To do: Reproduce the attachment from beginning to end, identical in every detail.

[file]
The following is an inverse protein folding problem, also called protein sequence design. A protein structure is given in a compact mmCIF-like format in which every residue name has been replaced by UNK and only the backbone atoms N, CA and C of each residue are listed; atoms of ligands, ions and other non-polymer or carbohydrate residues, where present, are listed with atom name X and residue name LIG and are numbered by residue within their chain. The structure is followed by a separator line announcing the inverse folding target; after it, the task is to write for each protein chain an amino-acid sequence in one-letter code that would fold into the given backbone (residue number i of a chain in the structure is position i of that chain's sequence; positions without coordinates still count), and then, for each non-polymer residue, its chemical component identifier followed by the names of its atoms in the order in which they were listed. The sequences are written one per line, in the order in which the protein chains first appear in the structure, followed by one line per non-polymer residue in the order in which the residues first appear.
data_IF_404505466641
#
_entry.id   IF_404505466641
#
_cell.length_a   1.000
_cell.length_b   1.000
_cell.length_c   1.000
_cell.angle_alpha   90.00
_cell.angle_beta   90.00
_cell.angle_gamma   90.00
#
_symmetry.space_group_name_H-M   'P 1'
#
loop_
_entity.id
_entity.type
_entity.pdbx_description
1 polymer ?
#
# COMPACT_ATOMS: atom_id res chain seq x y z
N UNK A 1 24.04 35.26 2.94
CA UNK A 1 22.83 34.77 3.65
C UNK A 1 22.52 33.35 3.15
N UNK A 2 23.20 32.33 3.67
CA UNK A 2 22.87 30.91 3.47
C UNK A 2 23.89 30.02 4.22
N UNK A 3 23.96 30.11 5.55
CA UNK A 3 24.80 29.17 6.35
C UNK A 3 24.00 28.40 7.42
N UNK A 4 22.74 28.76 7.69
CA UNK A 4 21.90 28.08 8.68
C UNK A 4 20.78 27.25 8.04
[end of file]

The following is an inverse protein folding problem, also called protein sequence design. A protein structure is given in a compact mmCIF-like format in which every residue name has been replaced by UNK and only the backbone atoms N, CA and C of each residue are listed; atoms of ligands, ions and other non-polymer or carbohydrate residues, where present, are listed with atom name X and residue name LIG and are numbered by residue within their chain. The structure is followed by a separator line announcing the inverse folding target; after it, the task is to write for each protein chain an amino-acid sequence in one-letter code that would fold into the given backbone (residue number i of a chain in the structure is position i of that chain's sequence; positions without coordinates still count), and then, for each non-polymer residue, its chemical component identifier followed by the names of its atoms in the order in which they were listed. The sequences are written one per line, in the order in which the protein chains first appear in the structure, followed by one line per non-polymer residue in the order in which the residues first appear.
data_IF_404505466641
#
_entry.id   IF_404505466641
#
_cell.length_a   1.000
_cell.length_b   1.000
_cell.length_c   1.000
_cell.angle_alpha   90.00
_cell.angle_beta   90.00
_cell.angle_gamma   90.00
#
_symmetry.space_group_name_H-M   'P 1'
#
loop_
_entity.id
_entity.type
_entity.pdbx_description
1 polymer ?
#
# COMPACT_ATOMS: atom_id res chain seq x y z
N UNK A 1 24.04 35.26 2.94
CA UNK A 1 22.83 34.77 3.65
C UNK A 1 22.52 33.35 3.15
N UNK A 2 23.20 32.33 3.67
CA UNK A 2 22.87 30.91 3.47
C UNK A 2 23.89 30.02 4.22
N UNK A 3 23.96 30.11 5.55
CA UNK A 3 24.80 29.17 6.35
C UNK A 3 24.00 28.40 7.42
N UNK A 4 22.74 28.76 7.69
CA UNK A 4 21.90 28.08 8.68
C UNK A 4 20.78 27.25 8.04